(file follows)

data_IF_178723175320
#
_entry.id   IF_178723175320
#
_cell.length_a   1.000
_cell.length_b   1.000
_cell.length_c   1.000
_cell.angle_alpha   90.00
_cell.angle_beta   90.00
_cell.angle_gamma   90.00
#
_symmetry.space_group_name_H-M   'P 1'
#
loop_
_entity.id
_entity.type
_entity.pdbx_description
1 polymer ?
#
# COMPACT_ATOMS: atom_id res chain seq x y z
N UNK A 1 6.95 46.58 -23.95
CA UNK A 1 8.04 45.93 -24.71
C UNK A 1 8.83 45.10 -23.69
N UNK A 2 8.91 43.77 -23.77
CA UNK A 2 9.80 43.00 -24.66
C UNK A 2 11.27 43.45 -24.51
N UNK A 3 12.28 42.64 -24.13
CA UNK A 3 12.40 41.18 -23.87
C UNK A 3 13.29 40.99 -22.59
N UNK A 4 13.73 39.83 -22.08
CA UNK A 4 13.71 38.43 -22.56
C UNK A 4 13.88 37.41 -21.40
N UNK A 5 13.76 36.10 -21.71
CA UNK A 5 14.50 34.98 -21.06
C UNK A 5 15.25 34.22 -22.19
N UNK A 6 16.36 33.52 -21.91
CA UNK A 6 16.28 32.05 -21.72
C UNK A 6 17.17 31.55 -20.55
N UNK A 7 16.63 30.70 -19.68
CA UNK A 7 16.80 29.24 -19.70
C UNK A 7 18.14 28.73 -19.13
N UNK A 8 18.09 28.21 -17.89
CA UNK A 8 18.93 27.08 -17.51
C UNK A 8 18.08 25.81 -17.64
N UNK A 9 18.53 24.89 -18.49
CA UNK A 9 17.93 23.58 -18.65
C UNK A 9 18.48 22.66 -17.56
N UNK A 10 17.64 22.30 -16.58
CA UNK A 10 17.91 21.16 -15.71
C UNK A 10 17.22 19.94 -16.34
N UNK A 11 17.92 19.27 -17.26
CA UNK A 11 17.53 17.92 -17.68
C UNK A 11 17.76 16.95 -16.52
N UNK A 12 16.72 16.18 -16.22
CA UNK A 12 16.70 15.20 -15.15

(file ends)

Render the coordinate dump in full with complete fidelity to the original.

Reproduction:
data_IF_178723175320
#
_entry.id   IF_178723175320
#
_cell.length_a   1.000
_cell.length_b   1.000
_cell.length_c   1.000
_cell.angle_alpha   90.00
_cell.angle_beta   90.00
_cell.angle_gamma   90.00
#
_symmetry.space_group_name_H-M   'P 1'
#
loop_
_entity.id
_entity.type
_entity.pdbx_description
1 polymer ?
#
# COMPACT_ATOMS: atom_id res chain seq x y z
N UNK A 1 6.95 46.58 -23.95
CA UNK A 1 8.04 45.93 -24.71
C UNK A 1 8.83 45.10 -23.69
N UNK A 2 8.91 43.77 -23.77
CA UNK A 2 9.80 43.00 -24.66
C UNK A 2 11.27 43.45 -24.51
N UNK A 3 12.28 42.64 -24.13
CA UNK A 3 12.40 41.18 -23.87
C UNK A 3 13.29 40.99 -22.59
N UNK A 4 13.73 39.83 -22.08
CA UNK A 4 13.71 38.43 -22.56
C UNK A 4 13.88 37.41 -21.40
N UNK A 5 13.76 36.10 -21.71
CA UNK A 5 14.50 34.98 -21.06
C UNK A 5 15.25 34.22 -22.19
N UNK A 6 16.36 33.52 -21.91
CA UNK A 6 16.28 32.05 -21.72
C UNK A 6 17.17 31.55 -20.55
N UNK A 7 16.63 30.70 -19.68
CA UNK A 7 16.80 29.24 -19.70
C UNK A 7 18.14 28.73 -19.13
N UNK A 8 18.09 28.21 -17.89
CA UNK A 8 18.93 27.08 -17.51
C UNK A 8 18.08 25.81 -17.64
N UNK A 9 18.53 24.89 -18.49
CA UNK A 9 17.93 23.58 -18.65
C UNK A 9 18.48 22.66 -17.56
N UNK A 10 17.64 22.30 -16.58
CA UNK A 10 17.91 21.16 -15.71
C UNK A 10 17.22 19.94 -16.34
N UNK A 11 17.92 19.27 -17.26
CA UNK A 11 17.53 17.92 -17.68
C UNK A 11 17.76 16.95 -16.52
N UNK A 12 16.72 16.18 -16.22
CA UNK A 12 16.70 15.20 -15.15